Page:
Announcing our New Spring Journal Dark Mountain: Issue 19

We are excited to reveal the publication of our nineteenth book, available now from our online shop. This latest issue is a collection of prose, poetry and artworks, revolving around the theme of death, loss and renewal. Over the next few weeks we'll be sharing a selection of pieces from its pages. Today, we bring you the editorial with artwork by Graeme Walker  (cover) and Sarah Gillespie.



In 2019, an Icelandic glacier became the first more-than-human entity to receive an obituary in the UK press, with the headline ‘the last of ice’. The disappearance of Okjökull was newsworthy, but it is expected that in the next 200 years all Icelandic glaciers will follow the same pattern. With escalating reports of species extinction, the loss of habitats, and now a pandemic, many people are waking up to the grief and loss that have threaded through the Dark Mountain Project since it began. During a decade of descent, the books have appeared like small arks bobbing on a dark ocean, holding the beings and places we wish to preserve close to our hearts – containers for creative work that mourns both ecological and cultural collapse and celebrates the beauty of a vanishing world.

The scale of the loss of life struck home last year when the Covid-19 virus stopped the world, as city streets fell silent, airports emptied and skies cleared. The invisible microbe threatened not only our bodies, but the foundations of our philosophies and global economies. In lockdown households everywhere, people began to ask questions they had formerly been too busy or distracted to formulate: what really matters in life? How can we properly lament what has gone? 

This book, shrouded, like a moth inside its cocoon, sets out to hold ways to collectively mourn the loss not only of our fellow humans, but the wild world that has always succoured us. Our forebears knew the effect the dead have on life and the importance of grieving, of keeping the dead close. Ancient burial chambers, barrows and tumuli housed bones and knowledge, rooted in time and place, that could be bequeathed to the living. These ancestral places still hold a resonance for us that a modern mortuary or crematorium can never give.

For many indigenous people, death requires an honouring of those who came before and those that will follow. In an interview with Christos Galanis, Stephen Jenkinson discusses the cultural fragmentation of North American settlers and ‘the unwillingness of young people to see themselves as legitimate and necessary and mandatory heirs of the people who precede them.’ This lack of inherited knowledge manifests not only in human lineages, but in far-reaching aspects of culture – mythos and ritual, the loss of names and languages, the disappearance of towns and landscapes from maps and memory in the wake of boom-and-bust economies or ecological tragedy. Chris La Tray’s work on his Metis ancestry illustrates how the disappearance of these rituals is a double loss, one that includes an entire way of relating to life and its counterpart, death, while Kathryn Edwards’ exploration of Dagara funerals reveals how through participation in such practices, we come to see that a healthy response to a ‘radical event such as a death is not a singular activity but a communal one.’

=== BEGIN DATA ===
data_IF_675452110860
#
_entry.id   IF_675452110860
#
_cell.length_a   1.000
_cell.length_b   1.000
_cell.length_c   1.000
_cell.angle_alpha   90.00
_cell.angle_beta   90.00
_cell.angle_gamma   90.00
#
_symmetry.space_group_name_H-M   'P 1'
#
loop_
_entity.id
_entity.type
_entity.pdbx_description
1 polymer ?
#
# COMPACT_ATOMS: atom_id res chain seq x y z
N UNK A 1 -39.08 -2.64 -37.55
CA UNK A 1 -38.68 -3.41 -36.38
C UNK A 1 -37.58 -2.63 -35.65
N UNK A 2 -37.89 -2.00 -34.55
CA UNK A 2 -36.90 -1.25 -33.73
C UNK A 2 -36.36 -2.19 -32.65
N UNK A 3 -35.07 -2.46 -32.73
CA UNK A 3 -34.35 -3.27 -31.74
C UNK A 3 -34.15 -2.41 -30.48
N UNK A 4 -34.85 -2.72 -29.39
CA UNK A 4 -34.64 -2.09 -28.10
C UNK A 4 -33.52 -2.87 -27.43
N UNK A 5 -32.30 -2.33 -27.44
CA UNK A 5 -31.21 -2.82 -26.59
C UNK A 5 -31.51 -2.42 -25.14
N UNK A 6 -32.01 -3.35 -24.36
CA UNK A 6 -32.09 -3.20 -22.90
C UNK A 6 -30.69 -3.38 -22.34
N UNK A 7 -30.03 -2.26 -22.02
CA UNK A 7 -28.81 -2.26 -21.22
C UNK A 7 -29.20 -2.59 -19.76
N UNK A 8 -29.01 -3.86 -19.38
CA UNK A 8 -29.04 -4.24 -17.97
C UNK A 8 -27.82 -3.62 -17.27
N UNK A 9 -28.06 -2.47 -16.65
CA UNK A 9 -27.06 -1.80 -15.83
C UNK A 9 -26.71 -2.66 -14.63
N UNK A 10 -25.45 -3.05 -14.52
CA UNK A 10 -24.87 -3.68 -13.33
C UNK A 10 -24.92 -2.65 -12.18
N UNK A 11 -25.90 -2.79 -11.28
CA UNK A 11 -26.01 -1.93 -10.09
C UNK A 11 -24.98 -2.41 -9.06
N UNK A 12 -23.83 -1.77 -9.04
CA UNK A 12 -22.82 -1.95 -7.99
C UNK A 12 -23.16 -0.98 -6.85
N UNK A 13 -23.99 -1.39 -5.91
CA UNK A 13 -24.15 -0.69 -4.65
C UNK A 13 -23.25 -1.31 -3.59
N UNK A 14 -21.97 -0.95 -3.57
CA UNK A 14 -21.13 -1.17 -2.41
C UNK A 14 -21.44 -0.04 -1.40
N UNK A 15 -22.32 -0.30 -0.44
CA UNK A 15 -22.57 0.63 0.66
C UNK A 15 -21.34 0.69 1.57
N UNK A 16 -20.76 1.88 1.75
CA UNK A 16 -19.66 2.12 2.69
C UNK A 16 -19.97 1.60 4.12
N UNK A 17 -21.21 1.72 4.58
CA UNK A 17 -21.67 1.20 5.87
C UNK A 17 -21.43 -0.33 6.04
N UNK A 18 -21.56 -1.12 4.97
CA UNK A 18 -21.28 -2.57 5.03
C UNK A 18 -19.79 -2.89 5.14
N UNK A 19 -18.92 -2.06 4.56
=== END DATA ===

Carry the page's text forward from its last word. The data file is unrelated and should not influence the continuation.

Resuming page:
A culture that has no access to an Underworld, nor the wisdom of its ancestors, is one that has no capacity for regeneration

It is also to understand how the world renews itself. A culture that has no access to an Underworld, nor the wisdom of its ancestors, is one that has no capacity for regeneration. Regeneration does not come from an entropic, linear world, but out of the death-life-death cycle that nurtures all Earthly forms. As modern people we lack a moral and mythic structure for our living here, the debt we need to repay as part of this cycle. Who now sees Maat waiting in the wings with a feather to weigh the heart? However, there are still those trying to bring some of this renewal to the practices around death. Weylyn Wolfe’s essay  documents his role as a hospice worker in Silicon Valley, where he guides the dying through ancient thresholds amidst the epicentre of our technocratic, rational Western culture.

Although many of us lack the mourning ceremonies that might express our collective grief, all of us stand on the bones of the dead. Anna Hatke writes of burying her young daughter in the ‘world-wood’ behind her home only to discover a long-forgotten slave cemetery amidst the periwinkles. And it is not only the people who passed before us we need to mourn. Within industrial societies, we are told to accept the poisoning of rivers, the clear-cutting of forests, the decimation of indigenous cultures and languages, as by-products of so-called progress. Such losses are reduced to little more than points in an analysis of risk and profit, fodder for Feeding the Beast of Big Data that drives the protagonist/antagonist in Edward Freeman’s story.